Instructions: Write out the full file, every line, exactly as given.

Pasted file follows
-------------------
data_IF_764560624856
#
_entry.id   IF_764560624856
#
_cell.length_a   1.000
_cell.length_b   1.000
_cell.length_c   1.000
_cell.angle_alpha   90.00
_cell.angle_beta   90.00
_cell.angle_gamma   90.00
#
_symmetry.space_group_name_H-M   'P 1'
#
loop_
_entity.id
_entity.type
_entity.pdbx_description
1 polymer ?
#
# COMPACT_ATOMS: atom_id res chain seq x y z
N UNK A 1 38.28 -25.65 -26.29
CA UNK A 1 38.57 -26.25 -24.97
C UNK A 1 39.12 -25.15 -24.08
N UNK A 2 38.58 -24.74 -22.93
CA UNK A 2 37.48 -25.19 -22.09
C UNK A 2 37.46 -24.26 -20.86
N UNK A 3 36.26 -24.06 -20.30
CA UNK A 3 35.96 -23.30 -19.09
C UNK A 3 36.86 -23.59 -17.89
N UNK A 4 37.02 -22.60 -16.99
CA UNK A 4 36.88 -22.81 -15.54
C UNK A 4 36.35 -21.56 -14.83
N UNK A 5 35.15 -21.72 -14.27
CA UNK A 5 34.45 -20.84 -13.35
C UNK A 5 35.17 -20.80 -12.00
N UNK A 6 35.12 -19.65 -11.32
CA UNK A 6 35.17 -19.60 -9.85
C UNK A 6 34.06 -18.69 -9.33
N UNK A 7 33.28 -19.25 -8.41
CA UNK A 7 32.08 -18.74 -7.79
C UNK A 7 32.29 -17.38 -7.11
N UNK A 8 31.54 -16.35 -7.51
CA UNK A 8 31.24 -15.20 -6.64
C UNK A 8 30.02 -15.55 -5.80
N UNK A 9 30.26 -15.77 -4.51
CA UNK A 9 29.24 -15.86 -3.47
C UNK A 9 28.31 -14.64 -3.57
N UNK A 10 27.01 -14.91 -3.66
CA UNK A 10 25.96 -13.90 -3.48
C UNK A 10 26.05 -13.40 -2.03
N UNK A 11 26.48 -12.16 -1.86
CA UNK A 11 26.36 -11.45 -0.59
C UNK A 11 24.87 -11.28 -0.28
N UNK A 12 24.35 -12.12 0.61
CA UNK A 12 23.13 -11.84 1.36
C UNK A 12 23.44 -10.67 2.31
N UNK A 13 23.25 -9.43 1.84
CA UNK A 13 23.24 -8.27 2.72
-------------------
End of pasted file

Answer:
data_IF_764560624856
#
_entry.id   IF_764560624856
#
_cell.length_a   1.000
_cell.length_b   1.000
_cell.length_c   1.000
_cell.angle_alpha   90.00
_cell.angle_beta   90.00
_cell.angle_gamma   90.00
#
_symmetry.space_group_name_H-M   'P 1'
#
loop_
_entity.id
_entity.type
_entity.pdbx_description
1 polymer ?
#
# COMPACT_ATOMS: atom_id res chain seq x y z
N UNK A 1 38.28 -25.65 -26.29
CA UNK A 1 38.57 -26.25 -24.97
C UNK A 1 39.12 -25.15 -24.08
N UNK A 2 38.58 -24.74 -22.93
CA UNK A 2 37.48 -25.19 -22.09
C UNK A 2 37.46 -24.26 -20.86
N UNK A 3 36.26 -24.06 -20.30
CA UNK A 3 35.96 -23.30 -19.09
C UNK A 3 36.86 -23.59 -17.89
N UNK A 4 37.02 -22.60 -16.99
CA UNK A 4 36.88 -22.81 -15.54
C UNK A 4 36.35 -21.56 -14.83
N UNK A 5 35.15 -21.72 -14.27
CA UNK A 5 34.45 -20.84 -13.35
C UNK A 5 35.17 -20.80 -12.00
N UNK A 6 35.12 -19.65 -11.32
CA UNK A 6 35.17 -19.60 -9.85
C UNK A 6 34.06 -18.69 -9.33
N UNK A 7 33.28 -19.25 -8.41
CA UNK A 7 32.08 -18.74 -7.79
C UNK A 7 32.29 -17.38 -7.11
N UNK A 8 31.54 -16.35 -7.51
CA UNK A 8 31.24 -15.20 -6.64
C UNK A 8 30.02 -15.55 -5.80
N UNK A 9 30.26 -15.77 -4.51
CA UNK A 9 29.24 -15.86 -3.47
C UNK A 9 28.31 -14.64 -3.57
N UNK A 10 27.01 -14.91 -3.66
CA UNK A 10 25.96 -13.90 -3.48
C UNK A 10 26.05 -13.40 -2.03
N UNK A 11 26.48 -12.16 -1.86
CA UNK A 11 26.36 -11.45 -0.59
C UNK A 11 24.87 -11.28 -0.28
N UNK A 12 24.35 -12.12 0.61
CA UNK A 12 23.13 -11.84 1.36
C UNK A 12 23.44 -10.67 2.31
N UNK A 13 23.25 -9.43 1.84
CA UNK A 13 23.24 -8.27 2.72